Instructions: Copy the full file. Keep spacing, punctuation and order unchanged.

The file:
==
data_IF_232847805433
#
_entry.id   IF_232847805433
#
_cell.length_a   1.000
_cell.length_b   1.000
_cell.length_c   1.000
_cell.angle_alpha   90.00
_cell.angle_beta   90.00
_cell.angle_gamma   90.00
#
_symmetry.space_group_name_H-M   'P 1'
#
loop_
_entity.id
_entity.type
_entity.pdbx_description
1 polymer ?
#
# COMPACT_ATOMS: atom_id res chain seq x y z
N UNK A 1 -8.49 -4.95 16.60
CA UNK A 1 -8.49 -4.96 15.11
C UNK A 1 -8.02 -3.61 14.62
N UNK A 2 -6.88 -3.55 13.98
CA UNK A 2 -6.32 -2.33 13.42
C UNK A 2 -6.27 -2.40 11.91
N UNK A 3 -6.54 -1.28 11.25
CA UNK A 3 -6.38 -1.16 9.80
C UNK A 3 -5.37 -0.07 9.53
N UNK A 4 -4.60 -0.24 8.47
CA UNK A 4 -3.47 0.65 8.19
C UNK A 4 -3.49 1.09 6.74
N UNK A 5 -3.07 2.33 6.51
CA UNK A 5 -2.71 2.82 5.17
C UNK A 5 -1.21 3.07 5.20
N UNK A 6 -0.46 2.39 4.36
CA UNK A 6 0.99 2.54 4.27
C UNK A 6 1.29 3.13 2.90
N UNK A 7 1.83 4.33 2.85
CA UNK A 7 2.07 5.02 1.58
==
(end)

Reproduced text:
data_IF_232847805433
#
_entry.id   IF_232847805433
#
_cell.length_a   1.000
_cell.length_b   1.000
_cell.length_c   1.000
_cell.angle_alpha   90.00
_cell.angle_beta   90.00
_cell.angle_gamma   90.00
#
_symmetry.space_group_name_H-M   'P 1'
#
loop_
_entity.id
_entity.type
_entity.pdbx_description
1 polymer ?
#
# COMPACT_ATOMS: atom_id res chain seq x y z
N UNK A 1 -8.49 -4.95 16.60
CA UNK A 1 -8.49 -4.96 15.11
C UNK A 1 -8.02 -3.61 14.62
N UNK A 2 -6.88 -3.55 13.98
CA UNK A 2 -6.32 -2.33 13.42
C UNK A 2 -6.27 -2.40 11.91
N UNK A 3 -6.54 -1.28 11.25
CA UNK A 3 -6.38 -1.16 9.80
C UNK A 3 -5.37 -0.07 9.53
N UNK A 4 -4.60 -0.24 8.47
CA UNK A 4 -3.47 0.65 8.19
C UNK A 4 -3.49 1.09 6.74
N UNK A 5 -3.07 2.33 6.51
CA UNK A 5 -2.71 2.82 5.17
C UNK A 5 -1.21 3.07 5.20
N UNK A 6 -0.46 2.39 4.36
CA UNK A 6 0.99 2.54 4.27
C UNK A 6 1.29 3.13 2.90
N UNK A 7 1.83 4.33 2.85
CA UNK A 7 2.07 5.02 1.58